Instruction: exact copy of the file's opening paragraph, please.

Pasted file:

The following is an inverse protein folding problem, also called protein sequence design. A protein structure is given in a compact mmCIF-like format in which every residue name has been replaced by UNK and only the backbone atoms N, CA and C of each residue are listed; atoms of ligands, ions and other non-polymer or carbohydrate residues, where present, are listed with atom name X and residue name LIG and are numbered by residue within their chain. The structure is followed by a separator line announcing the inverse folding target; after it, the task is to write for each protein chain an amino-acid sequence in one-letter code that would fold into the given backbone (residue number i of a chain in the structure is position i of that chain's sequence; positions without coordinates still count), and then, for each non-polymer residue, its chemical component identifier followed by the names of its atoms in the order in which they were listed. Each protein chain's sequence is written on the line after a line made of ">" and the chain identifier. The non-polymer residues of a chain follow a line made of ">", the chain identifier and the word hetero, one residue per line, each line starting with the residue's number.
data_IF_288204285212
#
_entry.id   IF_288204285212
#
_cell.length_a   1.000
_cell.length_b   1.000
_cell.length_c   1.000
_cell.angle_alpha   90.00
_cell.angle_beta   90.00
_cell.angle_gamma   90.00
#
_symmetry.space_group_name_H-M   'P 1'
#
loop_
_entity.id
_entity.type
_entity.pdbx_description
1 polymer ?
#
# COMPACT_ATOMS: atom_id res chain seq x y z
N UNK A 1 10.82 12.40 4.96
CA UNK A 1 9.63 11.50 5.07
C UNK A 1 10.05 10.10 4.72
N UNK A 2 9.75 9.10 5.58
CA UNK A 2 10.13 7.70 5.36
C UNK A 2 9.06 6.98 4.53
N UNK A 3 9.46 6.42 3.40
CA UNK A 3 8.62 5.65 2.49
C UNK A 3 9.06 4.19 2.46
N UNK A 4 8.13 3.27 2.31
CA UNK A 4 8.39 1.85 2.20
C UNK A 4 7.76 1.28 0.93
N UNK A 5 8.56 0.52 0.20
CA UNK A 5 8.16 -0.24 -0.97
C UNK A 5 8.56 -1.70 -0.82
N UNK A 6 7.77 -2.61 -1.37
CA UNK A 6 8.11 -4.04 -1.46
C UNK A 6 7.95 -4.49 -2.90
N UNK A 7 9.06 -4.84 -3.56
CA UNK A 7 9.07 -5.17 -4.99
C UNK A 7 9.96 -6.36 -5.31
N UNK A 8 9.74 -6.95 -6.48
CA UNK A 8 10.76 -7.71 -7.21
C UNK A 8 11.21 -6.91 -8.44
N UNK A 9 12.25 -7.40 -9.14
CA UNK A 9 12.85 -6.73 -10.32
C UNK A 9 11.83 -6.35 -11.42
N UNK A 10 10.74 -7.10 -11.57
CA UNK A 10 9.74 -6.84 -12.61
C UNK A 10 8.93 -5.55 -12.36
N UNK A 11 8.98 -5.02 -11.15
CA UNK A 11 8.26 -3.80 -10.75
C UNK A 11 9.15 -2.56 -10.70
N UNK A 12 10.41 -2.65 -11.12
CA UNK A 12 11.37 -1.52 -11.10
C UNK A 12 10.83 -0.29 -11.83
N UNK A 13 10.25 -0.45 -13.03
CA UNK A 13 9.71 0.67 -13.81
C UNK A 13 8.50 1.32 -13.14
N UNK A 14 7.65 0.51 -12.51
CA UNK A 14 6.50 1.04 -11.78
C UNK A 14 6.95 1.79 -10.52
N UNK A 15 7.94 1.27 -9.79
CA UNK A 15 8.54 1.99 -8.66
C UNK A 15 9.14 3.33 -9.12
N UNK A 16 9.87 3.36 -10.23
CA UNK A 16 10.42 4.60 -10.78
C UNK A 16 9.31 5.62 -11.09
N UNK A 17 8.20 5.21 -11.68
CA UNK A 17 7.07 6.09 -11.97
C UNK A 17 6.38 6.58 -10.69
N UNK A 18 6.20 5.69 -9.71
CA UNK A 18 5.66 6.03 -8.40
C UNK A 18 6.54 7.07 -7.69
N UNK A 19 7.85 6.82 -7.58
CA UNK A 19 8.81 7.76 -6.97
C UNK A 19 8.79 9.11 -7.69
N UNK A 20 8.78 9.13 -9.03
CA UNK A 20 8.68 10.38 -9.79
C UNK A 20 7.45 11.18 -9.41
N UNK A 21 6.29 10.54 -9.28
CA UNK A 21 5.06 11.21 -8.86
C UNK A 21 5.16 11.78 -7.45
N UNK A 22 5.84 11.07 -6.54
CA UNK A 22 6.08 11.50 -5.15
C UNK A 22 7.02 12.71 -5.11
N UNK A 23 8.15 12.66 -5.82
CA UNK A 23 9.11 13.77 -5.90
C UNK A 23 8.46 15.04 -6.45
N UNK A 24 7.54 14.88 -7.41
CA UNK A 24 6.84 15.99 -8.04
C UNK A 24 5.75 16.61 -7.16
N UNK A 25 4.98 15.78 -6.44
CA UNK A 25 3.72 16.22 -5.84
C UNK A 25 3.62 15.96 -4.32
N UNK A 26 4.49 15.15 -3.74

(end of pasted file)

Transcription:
The following is an inverse protein folding problem, also called protein sequence design. A protein structure is given in a compact mmCIF-like format in which every residue name has been replaced by UNK and only the backbone atoms N, CA and C of each residue are listed; atoms of ligands, ions and other non-polymer or carbohydrate residues, where present, are listed with atom name X and residue name LIG and are numbered by residue within their chain. The structure is followed by a separator line announcing the inverse folding target; after it, the task is to write for each protein chain an amino-acid sequence in one-letter code that would fold into the given backbone (residue number i of a chain in the structure is position i of that chain's sequence; positions without coordinates still count), and then, for each non-polymer residue, its chemical component identifier followed by the names of its atoms in the order in which they were listed. Each protein chain's sequence is written on the line after a line made of ">" and the chain identifier. The non-polymer residues of a chain follow a line made of ">", the chain identifier and the word hetero, one residue per line, each line starting with the residue's number.